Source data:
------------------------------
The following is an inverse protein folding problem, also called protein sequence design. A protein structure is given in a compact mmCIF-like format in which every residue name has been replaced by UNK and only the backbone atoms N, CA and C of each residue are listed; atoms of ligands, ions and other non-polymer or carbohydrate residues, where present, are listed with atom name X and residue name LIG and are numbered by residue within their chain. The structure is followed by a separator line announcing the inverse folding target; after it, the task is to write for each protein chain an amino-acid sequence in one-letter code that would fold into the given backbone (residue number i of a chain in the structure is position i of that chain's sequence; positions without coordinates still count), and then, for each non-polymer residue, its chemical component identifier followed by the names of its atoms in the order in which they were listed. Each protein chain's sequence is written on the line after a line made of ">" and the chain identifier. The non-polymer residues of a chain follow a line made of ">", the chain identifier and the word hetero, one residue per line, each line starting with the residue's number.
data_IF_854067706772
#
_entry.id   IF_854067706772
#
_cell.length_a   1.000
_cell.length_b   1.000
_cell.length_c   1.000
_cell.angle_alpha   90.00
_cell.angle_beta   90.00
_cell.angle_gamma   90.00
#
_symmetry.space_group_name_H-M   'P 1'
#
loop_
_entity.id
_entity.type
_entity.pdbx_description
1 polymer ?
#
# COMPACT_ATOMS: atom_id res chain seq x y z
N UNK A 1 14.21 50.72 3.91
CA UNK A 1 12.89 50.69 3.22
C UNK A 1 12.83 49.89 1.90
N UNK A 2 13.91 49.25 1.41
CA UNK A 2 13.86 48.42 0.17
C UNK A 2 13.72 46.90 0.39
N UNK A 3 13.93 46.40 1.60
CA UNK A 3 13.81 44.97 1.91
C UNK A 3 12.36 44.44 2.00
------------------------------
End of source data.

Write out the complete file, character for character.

The following is an inverse protein folding problem, also called protein sequence design. A protein structure is given in a compact mmCIF-like format in which every residue name has been replaced by UNK and only the backbone atoms N, CA and C of each residue are listed; atoms of ligands, ions and other non-polymer or carbohydrate residues, where present, are listed with atom name X and residue name LIG and are numbered by residue within their chain. The structure is followed by a separator line announcing the inverse folding target; after it, the task is to write for each protein chain an amino-acid sequence in one-letter code that would fold into the given backbone (residue number i of a chain in the structure is position i of that chain's sequence; positions without coordinates still count), and then, for each non-polymer residue, its chemical component identifier followed by the names of its atoms in the order in which they were listed. Each protein chain's sequence is written on the line after a line made of ">" and the chain identifier. The non-polymer residues of a chain follow a line made of ">", the chain identifier and the word hetero, one residue per line, each line starting with the residue's number.
data_IF_854067706772
#
_entry.id   IF_854067706772
#
_cell.length_a   1.000
_cell.length_b   1.000
_cell.length_c   1.000
_cell.angle_alpha   90.00
_cell.angle_beta   90.00
_cell.angle_gamma   90.00
#
_symmetry.space_group_name_H-M   'P 1'
#
loop_
_entity.id
_entity.type
_entity.pdbx_description
1 polymer ?
#
# COMPACT_ATOMS: atom_id res chain seq x y z
N UNK A 1 14.21 50.72 3.91
CA UNK A 1 12.89 50.69 3.22
C UNK A 1 12.83 49.89 1.90
N UNK A 2 13.91 49.25 1.41
CA UNK A 2 13.86 48.42 0.17
C UNK A 2 13.72 46.90 0.39
N UNK A 3 13.93 46.40 1.60
CA UNK A 3 13.81 44.97 1.91
C UNK A 3 12.36 44.44 2.00